State finds Darien Schools broke special ed law

Schools ordered to create new training materials

Darien Schools violated federal and state special education law, according to the state Department of Education, which released the findings of its investigation today, nearly three weeks after it was scheduled to be completed. The state noted that this report is part one of a two-part report, with the second part scheduled to be released by “the end of summer.”

The first report shows non-compliance in 10 specific areas that were related to documents supplied to the state by the schools, and six additional areas where the state made recommendations for clarification. This report, however, does not indicate whether the schools illegally cut or denied services to children in special education. It’s unclear if that decision will be made public in the second report.

Michael Tavernier  has been the lead state investigator, however, the letter to the schools was signed by Charlene Russell-Tucker, chief operating officer for the state Department of Education. Russell-Tucker stated the schools materials were “overly restrictive, inaccurate, noncompliant and/or [included] incomplete guidance.”

“While the above list summarizes some of the particular issues with specific materials, it is meant to be a representative sample of the general areas of concern and is not an exhaustive analysis,” Russell-Tucker wrote.

“During the course of the investigation, the district conceded that some of the information contained in these documents/presentations is inconsistent with state and federal law,” she continued.

The 11-page document (attached below) states that the training materials developed by special education Director Deirdre Osypuk contained 16 instances that require corrective actions. These actions, however, were put into motion when the schools hired consultant Theresa DeFrancis.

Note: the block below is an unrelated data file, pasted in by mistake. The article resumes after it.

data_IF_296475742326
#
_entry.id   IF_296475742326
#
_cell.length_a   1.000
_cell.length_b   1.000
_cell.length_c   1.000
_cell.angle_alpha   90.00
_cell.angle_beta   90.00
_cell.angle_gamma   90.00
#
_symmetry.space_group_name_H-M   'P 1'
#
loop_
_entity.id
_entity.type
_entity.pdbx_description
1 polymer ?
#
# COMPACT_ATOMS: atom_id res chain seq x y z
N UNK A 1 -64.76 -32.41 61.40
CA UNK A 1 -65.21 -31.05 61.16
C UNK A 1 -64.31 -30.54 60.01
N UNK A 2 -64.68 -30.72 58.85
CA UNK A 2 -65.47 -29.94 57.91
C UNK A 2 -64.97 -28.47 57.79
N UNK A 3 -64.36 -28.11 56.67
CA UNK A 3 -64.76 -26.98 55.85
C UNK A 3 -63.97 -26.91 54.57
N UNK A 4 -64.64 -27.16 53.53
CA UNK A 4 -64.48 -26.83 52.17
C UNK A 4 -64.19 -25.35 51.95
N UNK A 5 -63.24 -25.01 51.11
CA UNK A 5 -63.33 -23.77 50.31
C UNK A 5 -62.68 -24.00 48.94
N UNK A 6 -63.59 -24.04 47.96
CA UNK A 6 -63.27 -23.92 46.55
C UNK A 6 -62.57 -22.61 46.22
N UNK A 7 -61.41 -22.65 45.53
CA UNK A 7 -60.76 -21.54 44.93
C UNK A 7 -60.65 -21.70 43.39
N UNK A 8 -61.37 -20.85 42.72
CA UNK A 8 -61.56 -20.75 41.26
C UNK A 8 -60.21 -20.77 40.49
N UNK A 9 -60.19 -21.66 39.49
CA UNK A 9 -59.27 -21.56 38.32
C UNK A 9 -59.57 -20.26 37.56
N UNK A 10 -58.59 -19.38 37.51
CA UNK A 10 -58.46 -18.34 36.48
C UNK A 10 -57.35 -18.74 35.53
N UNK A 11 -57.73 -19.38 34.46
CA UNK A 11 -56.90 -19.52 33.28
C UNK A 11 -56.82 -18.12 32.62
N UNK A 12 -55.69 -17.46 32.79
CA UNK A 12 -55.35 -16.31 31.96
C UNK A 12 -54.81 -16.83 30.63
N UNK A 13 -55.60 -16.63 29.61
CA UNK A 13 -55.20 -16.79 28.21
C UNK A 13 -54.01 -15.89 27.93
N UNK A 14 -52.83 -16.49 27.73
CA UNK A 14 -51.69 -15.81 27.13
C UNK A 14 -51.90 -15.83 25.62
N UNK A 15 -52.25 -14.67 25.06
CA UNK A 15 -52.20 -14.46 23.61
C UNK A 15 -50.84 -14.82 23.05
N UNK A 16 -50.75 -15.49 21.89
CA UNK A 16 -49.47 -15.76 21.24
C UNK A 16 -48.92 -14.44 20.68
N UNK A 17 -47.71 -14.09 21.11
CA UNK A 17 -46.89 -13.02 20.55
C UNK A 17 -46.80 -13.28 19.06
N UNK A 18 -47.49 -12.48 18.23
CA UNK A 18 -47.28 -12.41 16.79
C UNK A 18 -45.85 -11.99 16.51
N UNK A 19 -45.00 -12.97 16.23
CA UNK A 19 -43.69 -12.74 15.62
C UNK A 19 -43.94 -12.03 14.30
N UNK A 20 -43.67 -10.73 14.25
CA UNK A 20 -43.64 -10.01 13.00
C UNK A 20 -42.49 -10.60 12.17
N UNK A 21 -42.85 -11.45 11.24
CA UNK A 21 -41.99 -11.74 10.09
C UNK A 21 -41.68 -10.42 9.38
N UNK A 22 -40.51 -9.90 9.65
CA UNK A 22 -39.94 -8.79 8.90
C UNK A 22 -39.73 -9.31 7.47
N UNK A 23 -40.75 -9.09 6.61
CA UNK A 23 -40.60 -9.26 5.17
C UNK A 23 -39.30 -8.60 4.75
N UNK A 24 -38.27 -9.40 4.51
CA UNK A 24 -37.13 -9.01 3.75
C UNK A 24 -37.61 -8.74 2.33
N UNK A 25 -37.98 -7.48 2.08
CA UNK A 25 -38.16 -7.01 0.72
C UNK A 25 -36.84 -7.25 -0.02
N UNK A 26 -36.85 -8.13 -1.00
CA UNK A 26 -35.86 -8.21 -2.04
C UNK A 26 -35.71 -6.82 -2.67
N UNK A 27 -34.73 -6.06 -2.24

DeFrancis has waited for the state’s investigation to conclude, yet many of the instances of legal inconsistency have been pointed out already by parents and lawyer Andrew Feinstein, and have been reported by this newspaper.

Elements from a PowerPoint presentation were cited by the state as being inconsistent with the law, as well as ADHD guidelines, eligibility for adaptive physical education and extended school year services, were among topics highlighted by parents and Feinstein, and covered by The Darien Times.

At a Special Education Advisory Committee meeting on July 11, Superintendent Steve Falcone said the time frame for DeFrancis to finish her work has “been squished a little bit,” because the state had extended its investigation. Parents have said it’s crucial for the DeFrancis to revamp special ed training before the beginning of school, which is Monday, Aug. 26.

“While the [state Department of Education, or CSDE] acknowledges the proactive measures the district has taken to address the issues in the training materials, the CSDE finds that during the 2012-13 school year, the district used materials containing information that is out of compliance with the [federal Individuals with Disabilities Education Act] and Connecticut General Statutes Sections 10-76a to 10-76h, inclusive and their corresponding regulations. Corrective actions have been assigned,” Russell-Tucker stated.

All corrective actions were put into motion when DeFrancis was hired, although she has waited for the state’s response before beginning her work.

The state did not find sufficient cause to stop giving money to the schools, a consequence sought under federal statute by the 25 parents who filed a complaint with the state in March.

State investigators examined the individualized education plans, or IEPs, of the children of the petitioners, along with 15 randomly selected IEPs. It’s unclear what method the state used to chose the random IEPs.

Read more in next week’s Darien Times print edition, on newsstands Thursday, July 25.

CORRECTION: The Times initially reported there were 16 areas of noncompliance. The error has been corrected  in the above story to 10 areas. The Times also initially stated that the letter was written by Michael Tavernier, an error that has also been corrected.

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